The 128th Birth anniversary of Dr. B. R Ambedkar falls on Sunday, 14 April, 2019. On this particular Sunday it is important for us to have a bird’s eye view of how Ambedkar looked at religion. Interestingly, his understanding of religion has resemblances with the passages given here. Let us examine how Ambedkar viewed religion:

According to Ambedkar the life and practices of the society lay the foundation of religion. Therefore, religion is part of one’s “social inheritance”. He affirmed the role of religion in the society and life of people, but he never endorsed hypocritic expressions in the name of religion. Religion, to him, is the driving force for human activity. He elsewhere remarked that “Man cannot live by bread alone. He has a mind which needs food for thought. Religion instils hope in Man and drives him to activity.”  He linked religion with the social being of the people. He remarked, “The religion which discriminates between two followers is partial and the religion which treats crores of its adherents worse than dogs and criminals and inflicts upon them insufferable disabilities is no religion at all. He wanted a religion which was all inclusive and open to all. Ambedkar also was of the opinion that religion should be rites and ritual free. He emphasized the social value of religion.  The social values talked about by Ambedkar are dignity, equality, liberty and fraternity which are the core values of a society.  Ambedkar believed that for betterment of socio-economic, religious and political way of life, “the prescription of equality, liberty and fraternity was needed.” Ambedkar in his response to religion sees religion in the interest of establishing a society of equals. For him, the questions of the origin, nature and practice of religion were not essential; instead he studied and assessed various religions from a social perspective of justice. Thus, we can say that for Ambedkar the search for a new religion was less of a spiritual quest and more of a longing for a religion free from unnecessary rites and rituals and built on the principles of justice and equality.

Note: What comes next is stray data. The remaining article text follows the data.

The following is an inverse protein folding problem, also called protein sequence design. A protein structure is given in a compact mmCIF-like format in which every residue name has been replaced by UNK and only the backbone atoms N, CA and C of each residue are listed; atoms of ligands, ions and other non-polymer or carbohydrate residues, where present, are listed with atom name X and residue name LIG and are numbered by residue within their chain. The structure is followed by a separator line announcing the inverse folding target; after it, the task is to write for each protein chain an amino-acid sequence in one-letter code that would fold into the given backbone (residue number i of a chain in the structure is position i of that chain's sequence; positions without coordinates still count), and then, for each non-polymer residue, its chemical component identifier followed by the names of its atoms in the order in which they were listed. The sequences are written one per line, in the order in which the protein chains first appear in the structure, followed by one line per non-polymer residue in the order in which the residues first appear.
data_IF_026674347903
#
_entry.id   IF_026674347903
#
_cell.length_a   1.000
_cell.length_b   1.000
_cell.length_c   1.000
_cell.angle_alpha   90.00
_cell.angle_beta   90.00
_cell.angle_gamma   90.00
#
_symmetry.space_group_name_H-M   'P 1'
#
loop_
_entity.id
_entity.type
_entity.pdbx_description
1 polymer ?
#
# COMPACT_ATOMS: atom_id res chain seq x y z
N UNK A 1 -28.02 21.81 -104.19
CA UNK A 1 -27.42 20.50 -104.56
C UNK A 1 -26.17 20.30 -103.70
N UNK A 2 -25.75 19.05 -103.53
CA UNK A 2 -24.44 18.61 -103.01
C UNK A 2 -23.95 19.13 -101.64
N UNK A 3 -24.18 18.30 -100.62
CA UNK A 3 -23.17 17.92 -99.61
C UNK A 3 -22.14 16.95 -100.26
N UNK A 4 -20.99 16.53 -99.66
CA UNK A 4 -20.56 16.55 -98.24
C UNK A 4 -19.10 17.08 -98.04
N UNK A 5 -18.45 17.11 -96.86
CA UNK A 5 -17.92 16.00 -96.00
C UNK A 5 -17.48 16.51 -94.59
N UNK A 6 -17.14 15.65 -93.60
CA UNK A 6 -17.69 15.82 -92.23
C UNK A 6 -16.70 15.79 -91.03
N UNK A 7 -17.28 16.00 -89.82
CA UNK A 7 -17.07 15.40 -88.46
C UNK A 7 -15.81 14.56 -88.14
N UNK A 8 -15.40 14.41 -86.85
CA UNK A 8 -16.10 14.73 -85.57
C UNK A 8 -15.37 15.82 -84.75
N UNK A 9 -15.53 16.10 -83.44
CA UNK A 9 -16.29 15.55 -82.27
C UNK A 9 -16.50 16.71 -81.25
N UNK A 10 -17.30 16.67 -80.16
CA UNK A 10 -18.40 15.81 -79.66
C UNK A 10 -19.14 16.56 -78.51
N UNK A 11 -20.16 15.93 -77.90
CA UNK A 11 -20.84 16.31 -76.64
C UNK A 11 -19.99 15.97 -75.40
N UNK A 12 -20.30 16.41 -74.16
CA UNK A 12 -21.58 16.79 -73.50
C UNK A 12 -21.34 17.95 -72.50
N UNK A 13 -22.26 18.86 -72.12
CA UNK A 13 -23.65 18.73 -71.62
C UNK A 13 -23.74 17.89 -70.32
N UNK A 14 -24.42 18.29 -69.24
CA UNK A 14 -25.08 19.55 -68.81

Similar to Ambedkar’s views, the prophet Amos criticised religion which discriminates people based on their economic back ground. His criticism is meant to evolve a genuine religion. Let us now look at how the prophetic voice of Amos described the characteristics of genuine religion: Read more

NCCI joins NCDC to include Dalit Christians and Dalit Muslims in Scheduled Caste list

 

The outcry of the Dalits has always been suppressed in different ways by the dominant hierarchical groups in India. The sheer interference in letting them accept a religion which breaks the bondage of caste and treats them equally comes in the limelight when it tries to uplift them from their suppression. But the tyranny of caste still remains with them as these chains does not leave them free. The reservation policies made to uplift the subaltern groups not only provides them a social status but also uplifts them from their social identity. In this times of trials and tribulations the Dalit Christians and Muslims have faced the termination of enjoying the equal rights which their brothers and sisters of similar identity holds in other faiths especially in Hindu, Buddhist and Sikh religions.

Read more

Consultation on Ecumenical Formation and Capacity Building for Young Dalit, Tribal/Adivasi Theologians

National Council of Churches in India- Dalit and Tribal/ Adivasi Concerns
in partnership with
Henry Martyn Institute, Christian Service Agency and EMW Germany
 Consultation on Ecumenical Formation and Capacity Building for
 Young Dalit, Tribal/Adivasi Theologians
11-13 February 2019, Henry Martyn Institute, Hyderabad